At the beginning of 1982 it was clear that all was not well; in particular, the momentum generated during 1981 was rapidly being lost, due to preblems with the structure of the membership body, being a charitable trust placed in a position of supporting a public limited company. In their existing forms the organisations involved with the railway seemed incapable of arresting the decline. However, the regular workers determined to put matters right, and the result of many meetings was the formation of the Cheltenham & Stratford Railway Association which, in March, 1983, was registered as the Cheltenham and Stratford Railway Ltd.

Since arriving at Toddington, a number of successful events have been organised. At August Bank Holiday 1981, a 24-hr. Sponsored Track Lay was held when 269 yards were laid south of the station. A year later. 360 yards were laid as far south as Didbrook Bridge. In 1983 the event was held in September when 390 yards were laid north through the station area. A Steam Fair was held in October, 1982, which proved highly successful, both in terms of people ,attending and money raised. The event was repeated in 1983, somewhat earlier in August, with similar success.

In the Autumn of 1982 approaches were made to see if Toddington would be a suitable base for the activities of Dowty Railway Preservation Society who were based at Ashchurch, just 10 miles down the road from Toddington. Dowty Mining, who owned the site at Ashchurch, wanted to redevelop it and were looking for a home for the Dowty R P S. Agreement was reached and the move from Ashchurch to Toddington was begun in January 1983 with the standard gauge rolling stock being moved in two stages around the end of March & in mid July. By the end of the summer the move was complete and the standard gauge shed from Ashchurch had been re-erected, while a new narrow gauge shed had also been erected.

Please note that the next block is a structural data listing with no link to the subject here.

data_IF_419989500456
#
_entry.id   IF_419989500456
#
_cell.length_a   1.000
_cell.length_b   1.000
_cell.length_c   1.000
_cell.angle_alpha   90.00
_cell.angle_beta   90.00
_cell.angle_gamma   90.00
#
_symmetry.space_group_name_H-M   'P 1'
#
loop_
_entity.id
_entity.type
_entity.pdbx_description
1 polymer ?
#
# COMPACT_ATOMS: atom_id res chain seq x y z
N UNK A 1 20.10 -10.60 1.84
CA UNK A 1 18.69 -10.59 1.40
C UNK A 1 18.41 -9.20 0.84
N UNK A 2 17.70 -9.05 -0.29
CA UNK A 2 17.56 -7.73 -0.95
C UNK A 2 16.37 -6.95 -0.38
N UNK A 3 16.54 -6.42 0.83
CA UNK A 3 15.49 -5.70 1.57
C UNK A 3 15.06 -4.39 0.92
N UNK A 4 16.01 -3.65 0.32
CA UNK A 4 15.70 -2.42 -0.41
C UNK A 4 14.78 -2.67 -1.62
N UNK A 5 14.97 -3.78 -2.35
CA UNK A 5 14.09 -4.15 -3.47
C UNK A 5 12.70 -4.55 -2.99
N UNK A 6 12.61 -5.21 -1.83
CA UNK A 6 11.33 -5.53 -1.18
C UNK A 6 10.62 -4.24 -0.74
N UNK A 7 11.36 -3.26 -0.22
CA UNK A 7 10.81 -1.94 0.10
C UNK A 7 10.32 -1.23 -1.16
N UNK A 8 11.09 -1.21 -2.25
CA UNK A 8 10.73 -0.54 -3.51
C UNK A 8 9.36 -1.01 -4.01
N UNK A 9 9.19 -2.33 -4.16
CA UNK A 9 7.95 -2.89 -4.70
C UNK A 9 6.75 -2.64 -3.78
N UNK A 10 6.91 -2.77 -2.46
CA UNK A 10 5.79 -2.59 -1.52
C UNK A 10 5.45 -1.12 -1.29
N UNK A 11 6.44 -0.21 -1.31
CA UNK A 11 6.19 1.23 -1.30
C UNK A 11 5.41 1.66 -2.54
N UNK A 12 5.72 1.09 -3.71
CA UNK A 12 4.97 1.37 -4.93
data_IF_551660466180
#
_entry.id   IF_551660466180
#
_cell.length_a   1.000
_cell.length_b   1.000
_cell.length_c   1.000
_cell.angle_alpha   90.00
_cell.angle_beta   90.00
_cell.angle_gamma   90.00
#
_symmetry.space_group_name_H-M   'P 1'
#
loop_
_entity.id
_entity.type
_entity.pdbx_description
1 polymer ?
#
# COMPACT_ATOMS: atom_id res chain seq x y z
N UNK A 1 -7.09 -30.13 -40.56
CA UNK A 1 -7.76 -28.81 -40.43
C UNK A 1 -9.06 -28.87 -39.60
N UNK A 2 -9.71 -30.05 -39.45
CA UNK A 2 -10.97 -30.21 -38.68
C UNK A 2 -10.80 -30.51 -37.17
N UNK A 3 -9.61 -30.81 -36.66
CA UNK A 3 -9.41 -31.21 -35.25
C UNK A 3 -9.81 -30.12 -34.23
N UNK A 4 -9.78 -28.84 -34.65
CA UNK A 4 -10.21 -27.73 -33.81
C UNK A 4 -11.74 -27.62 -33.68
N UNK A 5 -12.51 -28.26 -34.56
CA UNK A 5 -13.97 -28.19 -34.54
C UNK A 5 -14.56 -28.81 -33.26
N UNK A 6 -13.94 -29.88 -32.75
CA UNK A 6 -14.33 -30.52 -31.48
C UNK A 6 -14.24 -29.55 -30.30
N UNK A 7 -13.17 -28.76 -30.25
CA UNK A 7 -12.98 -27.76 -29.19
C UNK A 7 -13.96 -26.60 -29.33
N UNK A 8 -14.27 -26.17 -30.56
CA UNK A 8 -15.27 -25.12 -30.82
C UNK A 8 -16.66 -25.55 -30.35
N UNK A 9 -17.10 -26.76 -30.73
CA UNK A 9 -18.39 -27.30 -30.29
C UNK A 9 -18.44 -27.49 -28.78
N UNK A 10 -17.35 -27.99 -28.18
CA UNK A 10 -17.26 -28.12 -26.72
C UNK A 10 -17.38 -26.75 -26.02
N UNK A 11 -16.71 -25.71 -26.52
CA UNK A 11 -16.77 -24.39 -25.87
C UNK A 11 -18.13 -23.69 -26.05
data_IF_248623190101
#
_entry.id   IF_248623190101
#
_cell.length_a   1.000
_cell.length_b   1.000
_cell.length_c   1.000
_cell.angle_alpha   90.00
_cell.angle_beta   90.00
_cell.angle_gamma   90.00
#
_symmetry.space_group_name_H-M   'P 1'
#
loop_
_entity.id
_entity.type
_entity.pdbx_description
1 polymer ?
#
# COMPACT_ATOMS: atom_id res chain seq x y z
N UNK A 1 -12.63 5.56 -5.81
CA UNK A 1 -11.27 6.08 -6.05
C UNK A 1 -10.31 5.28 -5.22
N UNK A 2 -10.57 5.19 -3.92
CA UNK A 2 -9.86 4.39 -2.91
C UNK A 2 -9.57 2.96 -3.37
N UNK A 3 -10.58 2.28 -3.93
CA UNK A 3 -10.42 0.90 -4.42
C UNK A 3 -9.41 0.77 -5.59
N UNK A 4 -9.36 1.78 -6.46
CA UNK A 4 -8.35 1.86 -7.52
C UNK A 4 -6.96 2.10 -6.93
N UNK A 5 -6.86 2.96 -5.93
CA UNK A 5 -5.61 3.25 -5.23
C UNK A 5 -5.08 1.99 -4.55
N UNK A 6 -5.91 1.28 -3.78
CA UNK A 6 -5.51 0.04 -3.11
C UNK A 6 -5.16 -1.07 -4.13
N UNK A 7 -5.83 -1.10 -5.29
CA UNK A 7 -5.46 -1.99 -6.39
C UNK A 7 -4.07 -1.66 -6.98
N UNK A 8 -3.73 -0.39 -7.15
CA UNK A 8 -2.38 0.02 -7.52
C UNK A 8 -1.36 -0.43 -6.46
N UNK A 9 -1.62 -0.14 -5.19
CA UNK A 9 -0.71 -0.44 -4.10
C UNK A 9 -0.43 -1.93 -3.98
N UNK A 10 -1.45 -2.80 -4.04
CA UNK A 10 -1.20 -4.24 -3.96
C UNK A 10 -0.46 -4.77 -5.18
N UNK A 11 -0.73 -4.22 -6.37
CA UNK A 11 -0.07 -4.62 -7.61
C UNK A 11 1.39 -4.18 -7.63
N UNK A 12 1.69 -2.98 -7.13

Once they settled in, Dowty focussed on operating the narrow gauge line at Toddington, on which a start had already been made during 1982. However the Dowty standard gauge steam locomotive "Cadbury Bournville No.1" operated the first passenger trains on the G.W.R., being the sole working steam locomotive available until the end of 1985.

In 1984 the passenger service operated over half a mile of track, for the 1985 season this was extended to 3/4 mile. In the summer of 1986 the length of the running was virtually doubled to a mile & a half and for all three seasons the train was propelled back to Toddington from the south end of the running line. On the 2nd August 1987 the first significant point on the long return to Cheltenham was reached when public train services were extended back to Winchcombe station. Here a run-round loop was provided so that the locomotive that had pulled the train down the line from Toddington could run around her train & now pull it back to Toddington for the first time, in line with normal operating practice.

Unlike Toddington, all buildings at Winchcombe other than the goods shed had been demolished after closure by BR, so as well as platforms both a station building and a signal box had to be provided. In the early 1980s, the railway was donated the station building at Monmouth Troy which had been used by a transport company since its closure by BR in 1959. This was dismantled by volunteers on site there and transported to Winchcombe where it was progressively rebuilt on the down platform over a 15 year period. The signal box that was needed was purchased direct from BR, with the then recently closed box at Hall Green in Birmingham again being dismantled on site there by volunteers and transported to Winchcombe where it was rebuilt in 1987.